A Black Jack spruce
Despite troubling eye sight and fear of heights, Baldwin City native Donna Hill is determined to touch up two murals she painted 30 years ago.
During the last two months, Hill and her son, Marlowe Hill, have returned to the Black Jack cabin east of Baldwin several times. Their mission is to refurbish the cabin's paintings before the Battle of Black Jack's sesquicentennial celebration June 2-3.
"I had forgot a lot about it," D. Hill said when she returned to the cabin 30 years after painting the murals. "It doesn't seem like I painted this 30 years ago. I see where I could have done a lot better if I had been more patient, but I don't like being a foot off the ground, let alone on a ladder like that."
A recent problem with vision has hampered D. Hill's goal of touching up the paintings.
"I could see until two weeks ago," D. Hill said. "Then one morning I woke up and I was blinder than a bat. I went to the doctor and said 'what the hell is wrong with me.' He said that my eyes were bleeding from behind and I shouldn't drive anymore."
In the beginning
In 1976, D. Hill was asked to paint the inside of the cabin. She painted two murals on the north and south walls of the cabin. The north wall is a depiction of covered wagons and the Santa Fe Trail, while the south wall is a painting of the Battle of Black Jack.
She was given no specific instructions on the paintings.
"He told me just to paint it, but he didn't say what to paint it," D. Hill said. "I have walked almost all of the three or four counties around here with my dad. I thought about the ruts and then they told me about John Brown. I had never heard of him before that day. It just happened to come out like it did, because I had no idea how it would come out."
An old friend of D. Hill's helped her make the Santa Fe Trail painting more realistic.
"When I was a really little kid, this Indian I knew told me there were no trees around here back then. He actually lived around here and I remember talking to him for hours. There were just a few trees back then and that's what I was thinking about when I painted this."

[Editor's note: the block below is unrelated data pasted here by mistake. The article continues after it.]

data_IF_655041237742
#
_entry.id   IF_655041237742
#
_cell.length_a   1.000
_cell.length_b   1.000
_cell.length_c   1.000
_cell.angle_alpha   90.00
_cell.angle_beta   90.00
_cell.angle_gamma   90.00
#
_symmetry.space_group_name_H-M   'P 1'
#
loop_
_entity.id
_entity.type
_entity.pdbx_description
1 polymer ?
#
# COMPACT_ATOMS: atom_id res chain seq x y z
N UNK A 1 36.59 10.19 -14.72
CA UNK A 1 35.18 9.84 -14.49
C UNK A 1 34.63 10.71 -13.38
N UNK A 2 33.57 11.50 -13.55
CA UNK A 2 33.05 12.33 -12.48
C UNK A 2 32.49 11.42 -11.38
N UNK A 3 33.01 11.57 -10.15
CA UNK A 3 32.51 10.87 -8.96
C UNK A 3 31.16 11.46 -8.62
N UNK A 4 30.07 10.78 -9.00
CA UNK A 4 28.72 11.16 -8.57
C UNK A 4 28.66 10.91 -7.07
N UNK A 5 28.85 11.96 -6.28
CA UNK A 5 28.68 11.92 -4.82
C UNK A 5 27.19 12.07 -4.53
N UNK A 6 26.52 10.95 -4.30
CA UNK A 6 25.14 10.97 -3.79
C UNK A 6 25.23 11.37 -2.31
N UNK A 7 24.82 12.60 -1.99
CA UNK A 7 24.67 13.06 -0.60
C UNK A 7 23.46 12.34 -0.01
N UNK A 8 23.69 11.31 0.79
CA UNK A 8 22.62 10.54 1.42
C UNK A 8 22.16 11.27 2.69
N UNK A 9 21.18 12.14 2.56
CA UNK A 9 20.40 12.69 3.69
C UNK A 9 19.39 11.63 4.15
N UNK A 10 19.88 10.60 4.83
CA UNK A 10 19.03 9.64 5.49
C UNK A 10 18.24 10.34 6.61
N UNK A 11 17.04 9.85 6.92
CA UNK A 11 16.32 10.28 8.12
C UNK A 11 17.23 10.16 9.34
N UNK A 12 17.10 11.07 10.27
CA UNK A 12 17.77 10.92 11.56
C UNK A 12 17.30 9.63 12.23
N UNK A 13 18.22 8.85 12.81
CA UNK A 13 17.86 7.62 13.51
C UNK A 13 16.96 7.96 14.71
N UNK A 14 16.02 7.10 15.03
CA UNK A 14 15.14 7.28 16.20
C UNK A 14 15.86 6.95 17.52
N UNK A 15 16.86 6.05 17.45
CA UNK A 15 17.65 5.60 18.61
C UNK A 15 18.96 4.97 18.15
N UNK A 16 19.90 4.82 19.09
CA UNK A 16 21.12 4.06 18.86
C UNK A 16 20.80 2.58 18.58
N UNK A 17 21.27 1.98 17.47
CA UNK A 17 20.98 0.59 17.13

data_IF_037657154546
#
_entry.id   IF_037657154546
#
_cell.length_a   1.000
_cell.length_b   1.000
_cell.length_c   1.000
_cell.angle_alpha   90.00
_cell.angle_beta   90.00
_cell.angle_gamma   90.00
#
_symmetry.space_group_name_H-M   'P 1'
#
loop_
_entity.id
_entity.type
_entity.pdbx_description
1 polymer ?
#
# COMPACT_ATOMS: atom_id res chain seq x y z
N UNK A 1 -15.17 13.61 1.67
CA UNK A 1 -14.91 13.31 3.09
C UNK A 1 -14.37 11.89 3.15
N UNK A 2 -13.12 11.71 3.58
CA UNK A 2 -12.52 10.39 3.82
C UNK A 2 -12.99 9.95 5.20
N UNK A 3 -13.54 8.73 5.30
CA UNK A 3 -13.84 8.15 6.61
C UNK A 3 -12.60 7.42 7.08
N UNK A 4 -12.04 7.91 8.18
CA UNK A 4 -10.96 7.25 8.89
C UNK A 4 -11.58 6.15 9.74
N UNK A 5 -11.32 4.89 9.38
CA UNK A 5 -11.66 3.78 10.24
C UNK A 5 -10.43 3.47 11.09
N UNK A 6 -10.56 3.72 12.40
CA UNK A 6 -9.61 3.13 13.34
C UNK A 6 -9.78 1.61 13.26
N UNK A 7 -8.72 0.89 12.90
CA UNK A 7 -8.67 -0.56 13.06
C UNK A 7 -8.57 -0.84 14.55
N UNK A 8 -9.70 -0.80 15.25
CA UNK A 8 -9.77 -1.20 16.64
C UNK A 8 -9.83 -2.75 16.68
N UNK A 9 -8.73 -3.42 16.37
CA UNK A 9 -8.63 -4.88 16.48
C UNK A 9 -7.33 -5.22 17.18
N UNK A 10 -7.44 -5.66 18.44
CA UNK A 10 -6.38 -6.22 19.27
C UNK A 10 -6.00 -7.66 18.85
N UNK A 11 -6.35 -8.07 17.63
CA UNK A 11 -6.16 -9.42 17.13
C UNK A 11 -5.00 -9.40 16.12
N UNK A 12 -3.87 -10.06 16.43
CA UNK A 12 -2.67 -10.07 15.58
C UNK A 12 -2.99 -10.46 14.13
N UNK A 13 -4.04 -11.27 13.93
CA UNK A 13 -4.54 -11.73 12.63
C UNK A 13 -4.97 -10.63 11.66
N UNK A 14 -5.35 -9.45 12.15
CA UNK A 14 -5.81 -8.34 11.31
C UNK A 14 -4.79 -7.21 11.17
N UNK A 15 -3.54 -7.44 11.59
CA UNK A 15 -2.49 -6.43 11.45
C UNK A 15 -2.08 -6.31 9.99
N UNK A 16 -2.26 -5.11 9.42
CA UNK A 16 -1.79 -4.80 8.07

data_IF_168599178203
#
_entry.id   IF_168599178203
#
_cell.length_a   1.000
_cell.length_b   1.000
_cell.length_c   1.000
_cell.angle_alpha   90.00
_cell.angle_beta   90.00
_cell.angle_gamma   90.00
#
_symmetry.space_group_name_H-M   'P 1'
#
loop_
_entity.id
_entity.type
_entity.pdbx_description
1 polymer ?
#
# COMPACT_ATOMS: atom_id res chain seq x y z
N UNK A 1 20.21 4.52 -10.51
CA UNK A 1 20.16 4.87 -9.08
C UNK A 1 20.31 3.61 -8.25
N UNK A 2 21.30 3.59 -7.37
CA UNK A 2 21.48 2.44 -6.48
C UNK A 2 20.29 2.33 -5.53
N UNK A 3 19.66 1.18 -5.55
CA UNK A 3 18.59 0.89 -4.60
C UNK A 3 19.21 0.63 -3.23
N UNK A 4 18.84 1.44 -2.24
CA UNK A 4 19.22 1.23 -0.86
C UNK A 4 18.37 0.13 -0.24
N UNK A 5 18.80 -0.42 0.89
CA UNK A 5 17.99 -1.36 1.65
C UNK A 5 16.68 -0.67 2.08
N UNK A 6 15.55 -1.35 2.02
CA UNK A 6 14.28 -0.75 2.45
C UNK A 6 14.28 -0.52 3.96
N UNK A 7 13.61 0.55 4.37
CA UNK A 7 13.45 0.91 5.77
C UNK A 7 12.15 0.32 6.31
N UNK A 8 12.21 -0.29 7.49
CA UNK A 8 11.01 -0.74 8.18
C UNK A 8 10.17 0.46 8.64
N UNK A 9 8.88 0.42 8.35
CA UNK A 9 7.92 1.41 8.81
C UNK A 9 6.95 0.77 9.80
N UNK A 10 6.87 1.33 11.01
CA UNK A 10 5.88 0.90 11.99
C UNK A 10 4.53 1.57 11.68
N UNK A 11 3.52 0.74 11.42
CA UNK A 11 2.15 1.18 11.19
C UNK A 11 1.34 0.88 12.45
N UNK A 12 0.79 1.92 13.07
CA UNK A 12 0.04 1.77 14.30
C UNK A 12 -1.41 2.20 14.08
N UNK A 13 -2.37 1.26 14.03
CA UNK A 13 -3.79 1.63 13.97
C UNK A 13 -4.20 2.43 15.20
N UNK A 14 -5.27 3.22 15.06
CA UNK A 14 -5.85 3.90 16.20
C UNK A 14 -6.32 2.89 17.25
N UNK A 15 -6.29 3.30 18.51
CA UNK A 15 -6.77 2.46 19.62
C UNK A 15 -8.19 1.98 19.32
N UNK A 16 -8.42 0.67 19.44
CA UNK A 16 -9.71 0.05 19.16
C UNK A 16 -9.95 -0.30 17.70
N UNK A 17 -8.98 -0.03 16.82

She used acrylic watercolor paints on the murals, but didn't use a paint brush to put much of it on the wall.
"I mostly used rags," D. Hill said. "The wagons were painted with a paint brush, along with anything small. But most of it, I painted with a rag because it's a lot easier and it goes a lot quicker."
After painting the murals in 1976, D. Hill never returned to check on their status, until recently. The late Katharine Kelley called her several years ago to inform D. Hill the paintings were in bad shape.
"Mrs. Kelley came to me five or six years ago and told me that the cabin was leaking," Hill said. "When we came out to look at the leaks, we saw large cracks in the seams of the wall."
The paintings remained in bad shape until the idea for the 150th anniversary of the battle came about. D. Hill heard about the sesquicentennial celebration from Marvin Jardon, former postmaster of Baldwin.
"Marv Jardon told me they were going to have a 150th celebration or something," D. Hill said. "He asked me if I would go look at those paintings and I said 'I had already seen those paintings with the cracks' and thought 'what a bitch.'"
Even though she didn't want to touch up the paintings 30 years later, D. Hill agreed to come look at their status, which was worse than before.
"When I came out here, this one was really black from the smoke from the fire place," D. Hill said of the Santa Fe Trail painting. "I knew it was going to be black when I painted it and I asked them if they wanted me to put any finish over it. They told me no. So this time, we are going to put three layers of polyurethane."
D. Hill and her son came out to the cabin at the beginning of March to begin refurbishing the murals. The first step involved filling the cracks and painting over the smoke covered areas.
"We filled it in, painted and sanded it off," D. Hill said. "Then painted and sanded it off a few times. Then the new white acrylic actually came through the sky and through the green. So we had to go back and paint some areas four times."
The new white paint created several problems for the Hills, because it would show through the original paints too much. D. Hill attempted to return the paint for better quality acrylic, but found out the paint she had was the best available.
She did have many of the original paints left from 30 years ago. Since her eyesight was failing, she mixed the paints for her son, who would then touch up the murals.
"I have the original paints and I would put them on the plates and mix them up for him," D. Hill said. "Then he would get up there and put it on. It turned out good."
The love of art runs in the Hill family.
"My kids always grew up liking to paint and do stuff with their hands," D. Hill said. "I have two boys and both of them are really good. I have two grand kids and both of them are really, really good."
During the touching up stages, M. Hill said he tried to make the trees more visible in the battle painting.
"On this painting, we added some green to the trees," M. Hill said. "The dust and the dirt made them even more blander so that they didn't stand out. Now the trees are darker and the obviously stand out so you know what they are."
M. Hill enjoyed painting the murals his mother did 30 years ago, and was pleased with how they look.
"It's nice and very pretty," M. Hill said. "It's all about what you appreciate in life."
Neither of the Hills know if they will be attending the sesquicentennial celebration weekend. D. Hill wishes more people would use the cabin for special occasions.
"Most people don't know they can rent it," D. Hill said. "They need to tell people, because if people knew, they would rent it. This would make neat weddings or picnic for families. They don't advertise it and I don't know why."